"It's All About The Game"

No Day-Day, no Rafus, no problem






Ron Bailey, Publisher

Roster deductions made no difference for SFA.

February 12, 2015 - Tuesday night started Maryland Interscholastic Athletic Association 'A' division playoff action, with a quarterfinal occurring at St. Frances, who hosted Mount St. Joseph's. SFA's gym was packed, it's top flight snack bar pumping out grub. Everyone was hyped in anticipation of the home standing Panthers, who finished fourth in the league, taking on fifth slotted St. Joes.

Just one thing, SFA (24-9) was without two pieces - junior point guard Daquan 'Day-Day- Bracey would likely not play due to a sprained ankle, and sophomore forward Andre Rafus was unavailable. How would head coach Nick Myles' crew respond?

They didn't skip a beat, sinking three pointer after three pointer, for the record going 11-14 from beyond the arc, a barrage that left St. Joe's man and zone scheme's eventually decimated. The final score read 80-52 SFA, who progressed to today's MIAA semifinal contest at league leading Mt. Carmel.

Junior guard Khalil Richard had 20 points, while also pulling down five rebounds and going 5-5 from down town. Fellow SFA guard Jordan Goodwin, a freshman, finished with eight points.

Kurk Lee, dishing in the paint.

But it was junior guard junior Kurk Lee that made it all happen, scoring a game high 23 points, leading all assisters with eight, and adding six caroms. Reached afterward, the consistenly slick dribbling and passing Lee indicated he knew his complete game would be on display Tuesday night.

"Before the game I put up extra shots, we had a shoot around I put up more shots" revealed Lee when asked what drove his 3-4 long distance shooting. "And I just felt my rhythm during the game. And I was making them".

Case in point was a second quarter, fast break pull up from three, one in which a foot slip caused the shot to be released off balance. The shot tickled the twine, causin SFA to lead 38-21 with 3:14 in the quarter.

Lee obviously wasn't just a perimeter shooter, constantly getting into the lane and finishing or finding. His steal and layup at the buzzer would put SFA ahead 48-26 at intermission, effectively ending any St. Joe's hope of coming back.

Asked about his performance, Lee simply said "In big games that's what big players do, show up for big games".

Playing without Bracey and Rafus fueled he and the team: "We had to take on a bigger role. We had to take on a bigger scoring role, because Day-Day scores 15 points a game. So we had to pick that up. Our big fellas stepped up. Khalil stepped up. Everybody just played together and hit shots".

Along the way Lee delighted the crowd with his fancy penetration moves, dishes and finishes, seemingly delighting when faced one-one-one with a defender and breaking him down. "That's what I live for, playing basketball like that. That's why I play the game because I love it" said Lee with a smile, when asked about the 1-4 sets when he quarterbacked the team.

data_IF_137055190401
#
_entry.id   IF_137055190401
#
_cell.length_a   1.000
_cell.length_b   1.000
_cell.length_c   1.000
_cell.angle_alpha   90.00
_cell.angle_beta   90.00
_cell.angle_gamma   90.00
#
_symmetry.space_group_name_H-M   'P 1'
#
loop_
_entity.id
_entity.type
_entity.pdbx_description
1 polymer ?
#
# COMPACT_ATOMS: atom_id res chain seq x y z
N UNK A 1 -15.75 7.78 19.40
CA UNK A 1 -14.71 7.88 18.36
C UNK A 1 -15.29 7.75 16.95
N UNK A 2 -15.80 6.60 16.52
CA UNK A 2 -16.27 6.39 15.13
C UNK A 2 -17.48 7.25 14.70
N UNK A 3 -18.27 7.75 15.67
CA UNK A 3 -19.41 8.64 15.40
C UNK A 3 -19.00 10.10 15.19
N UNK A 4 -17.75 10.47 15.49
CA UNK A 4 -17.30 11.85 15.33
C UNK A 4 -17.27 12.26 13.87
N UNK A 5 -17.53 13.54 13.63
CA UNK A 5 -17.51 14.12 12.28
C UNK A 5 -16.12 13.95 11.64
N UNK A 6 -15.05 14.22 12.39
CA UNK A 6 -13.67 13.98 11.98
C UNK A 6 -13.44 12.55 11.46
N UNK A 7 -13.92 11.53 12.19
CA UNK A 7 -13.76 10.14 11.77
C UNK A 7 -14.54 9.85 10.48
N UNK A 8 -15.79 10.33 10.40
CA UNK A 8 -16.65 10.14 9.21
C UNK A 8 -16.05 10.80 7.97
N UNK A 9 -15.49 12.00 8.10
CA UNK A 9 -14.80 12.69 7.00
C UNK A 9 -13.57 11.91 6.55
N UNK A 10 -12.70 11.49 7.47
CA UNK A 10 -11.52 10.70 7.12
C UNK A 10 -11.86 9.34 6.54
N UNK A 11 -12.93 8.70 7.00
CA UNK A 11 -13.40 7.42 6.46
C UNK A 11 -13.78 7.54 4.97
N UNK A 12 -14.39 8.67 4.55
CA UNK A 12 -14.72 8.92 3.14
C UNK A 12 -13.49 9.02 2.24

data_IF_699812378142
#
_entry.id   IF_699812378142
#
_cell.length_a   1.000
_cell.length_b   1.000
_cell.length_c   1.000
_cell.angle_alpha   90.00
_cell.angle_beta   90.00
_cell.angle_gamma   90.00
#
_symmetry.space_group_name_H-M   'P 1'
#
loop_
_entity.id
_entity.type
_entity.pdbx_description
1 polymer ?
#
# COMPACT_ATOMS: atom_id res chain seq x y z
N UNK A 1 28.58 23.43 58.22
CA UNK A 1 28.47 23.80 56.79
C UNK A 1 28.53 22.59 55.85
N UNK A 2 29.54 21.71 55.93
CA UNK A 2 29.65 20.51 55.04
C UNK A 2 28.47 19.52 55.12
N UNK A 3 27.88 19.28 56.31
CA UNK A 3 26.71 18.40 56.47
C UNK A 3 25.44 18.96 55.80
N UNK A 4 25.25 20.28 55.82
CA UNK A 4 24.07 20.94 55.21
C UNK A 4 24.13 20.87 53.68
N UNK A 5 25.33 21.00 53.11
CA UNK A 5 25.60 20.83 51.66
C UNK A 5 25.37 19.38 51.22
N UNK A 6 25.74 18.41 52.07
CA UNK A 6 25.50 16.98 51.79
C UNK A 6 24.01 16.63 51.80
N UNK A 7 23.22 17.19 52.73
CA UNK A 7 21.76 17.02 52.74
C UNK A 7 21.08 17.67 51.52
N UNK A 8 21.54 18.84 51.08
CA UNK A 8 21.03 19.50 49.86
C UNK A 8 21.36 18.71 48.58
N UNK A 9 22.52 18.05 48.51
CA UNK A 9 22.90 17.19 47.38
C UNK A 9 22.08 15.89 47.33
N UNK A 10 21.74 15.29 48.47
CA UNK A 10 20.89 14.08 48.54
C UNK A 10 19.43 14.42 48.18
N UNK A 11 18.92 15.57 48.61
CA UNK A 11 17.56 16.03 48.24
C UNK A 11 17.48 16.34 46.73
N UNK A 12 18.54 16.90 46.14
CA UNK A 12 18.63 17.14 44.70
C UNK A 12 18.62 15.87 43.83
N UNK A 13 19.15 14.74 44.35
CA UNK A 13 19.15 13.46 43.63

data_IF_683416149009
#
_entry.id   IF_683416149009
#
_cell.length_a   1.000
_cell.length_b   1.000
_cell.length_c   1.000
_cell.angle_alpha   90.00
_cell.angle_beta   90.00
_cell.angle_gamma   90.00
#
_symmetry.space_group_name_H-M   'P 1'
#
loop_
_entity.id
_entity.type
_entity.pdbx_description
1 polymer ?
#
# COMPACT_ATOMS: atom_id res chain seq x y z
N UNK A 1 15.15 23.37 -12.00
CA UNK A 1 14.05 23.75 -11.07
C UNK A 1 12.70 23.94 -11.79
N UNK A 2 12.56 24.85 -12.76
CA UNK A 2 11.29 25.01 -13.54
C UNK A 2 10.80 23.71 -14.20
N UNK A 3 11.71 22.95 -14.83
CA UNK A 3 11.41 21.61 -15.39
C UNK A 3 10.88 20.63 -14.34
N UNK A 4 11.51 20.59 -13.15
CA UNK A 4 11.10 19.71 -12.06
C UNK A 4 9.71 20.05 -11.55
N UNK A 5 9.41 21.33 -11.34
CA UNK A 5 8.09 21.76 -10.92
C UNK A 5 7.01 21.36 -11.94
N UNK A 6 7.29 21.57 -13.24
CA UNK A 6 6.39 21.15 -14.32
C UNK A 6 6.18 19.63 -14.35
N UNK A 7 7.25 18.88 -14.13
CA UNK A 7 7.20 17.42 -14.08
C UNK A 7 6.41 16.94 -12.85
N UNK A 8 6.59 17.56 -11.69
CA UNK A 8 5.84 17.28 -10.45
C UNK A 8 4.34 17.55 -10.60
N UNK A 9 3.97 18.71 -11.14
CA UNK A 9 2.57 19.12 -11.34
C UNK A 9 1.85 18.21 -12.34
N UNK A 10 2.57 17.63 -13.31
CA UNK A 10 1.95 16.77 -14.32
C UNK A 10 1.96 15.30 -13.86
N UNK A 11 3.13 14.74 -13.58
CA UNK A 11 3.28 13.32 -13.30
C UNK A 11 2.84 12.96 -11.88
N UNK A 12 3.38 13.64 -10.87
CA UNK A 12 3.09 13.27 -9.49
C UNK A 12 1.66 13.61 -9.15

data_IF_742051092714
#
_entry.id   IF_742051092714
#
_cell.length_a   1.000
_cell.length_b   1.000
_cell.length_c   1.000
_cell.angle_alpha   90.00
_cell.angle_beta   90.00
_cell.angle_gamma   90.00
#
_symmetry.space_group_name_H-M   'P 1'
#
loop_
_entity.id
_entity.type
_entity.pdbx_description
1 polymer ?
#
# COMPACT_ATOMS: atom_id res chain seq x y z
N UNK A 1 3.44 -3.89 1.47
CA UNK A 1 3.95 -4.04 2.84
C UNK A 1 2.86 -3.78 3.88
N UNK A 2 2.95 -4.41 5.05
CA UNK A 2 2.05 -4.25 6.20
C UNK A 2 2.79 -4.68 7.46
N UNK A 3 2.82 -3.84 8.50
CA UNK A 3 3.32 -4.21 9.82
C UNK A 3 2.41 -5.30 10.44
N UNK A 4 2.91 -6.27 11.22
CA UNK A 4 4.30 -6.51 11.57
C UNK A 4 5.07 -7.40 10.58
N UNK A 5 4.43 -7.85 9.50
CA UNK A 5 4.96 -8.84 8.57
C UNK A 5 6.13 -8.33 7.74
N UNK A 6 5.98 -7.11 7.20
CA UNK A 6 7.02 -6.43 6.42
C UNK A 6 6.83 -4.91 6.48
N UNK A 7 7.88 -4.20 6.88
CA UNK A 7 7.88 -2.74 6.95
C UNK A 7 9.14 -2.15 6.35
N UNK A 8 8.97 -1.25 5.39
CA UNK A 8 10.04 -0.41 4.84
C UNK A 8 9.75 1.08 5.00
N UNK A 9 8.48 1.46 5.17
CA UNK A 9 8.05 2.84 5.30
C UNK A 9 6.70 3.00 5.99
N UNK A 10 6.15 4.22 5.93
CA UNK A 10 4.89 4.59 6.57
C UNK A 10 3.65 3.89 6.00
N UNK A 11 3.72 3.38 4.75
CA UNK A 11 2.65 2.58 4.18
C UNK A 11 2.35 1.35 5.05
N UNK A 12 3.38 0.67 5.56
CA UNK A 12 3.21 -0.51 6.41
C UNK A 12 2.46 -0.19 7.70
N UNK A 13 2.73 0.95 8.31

Senior forward/center Josh Ayeni (13 points) received some of those dramatic, drives and finds, to which he said "He's going to get me the ball if I'm open. So that works for me", before laughing.

Sophomore forward Darryl Morsell led the Gaels (19-11) with 12 points.

Josh Ayeni, letting a jumper fly.

It wouldn't be fair to expect Lee and the Panthers to shoot like he did Tuesday night, but his team will need it. He's ready for the challenge, as the floor general expressed "I'm going to put up extra shots" and embrace "extra work" in trying to do so.

SFA's tilt at Mt. Carmel tips tonight at 7p EST. The other MIAA semifinal is John Carroll at Calvert Hall, also a 7p EST start.

Recruiting Notes:

Josh Ayeni - 6'8", 220 pound senior forward/center, St. Frances - To say Ayeni, a son of Nigeria who came stateside to earn a college scholarship is a warrior would be an understatement, as he's played with a hurt shoulder for greater than a year now.

"My shoulder still hurts, but it is what it is. I'm ready to play and leave it on the court" said Ayeni of his injury, a torn labrum that eventually will need surgery. He continues to play not just for a possible scholarship, but for his teammates, as "I love these guys. I've been with them for three years. They're like a family to me, and I hate to see us lose. So I have to contribute in any way".

That would be primarily finishing around the rim and boarding, though Ayeni can and will pull up from mid-range. Next level he will have to be more consistent from 10-15 feet, rotate more aggressively weak side on defense, polish his back to the basket footwork as well repair that shoulder.

Colleges are not shying away from Ayeni, given "Southern Miss, Cleveland State, Drexel, U Penn and Cornell" have offered, with Mt. St. Mary's showing interest. He's wide open at this point.

Somebody will have keeper in a few years in Ayeni.

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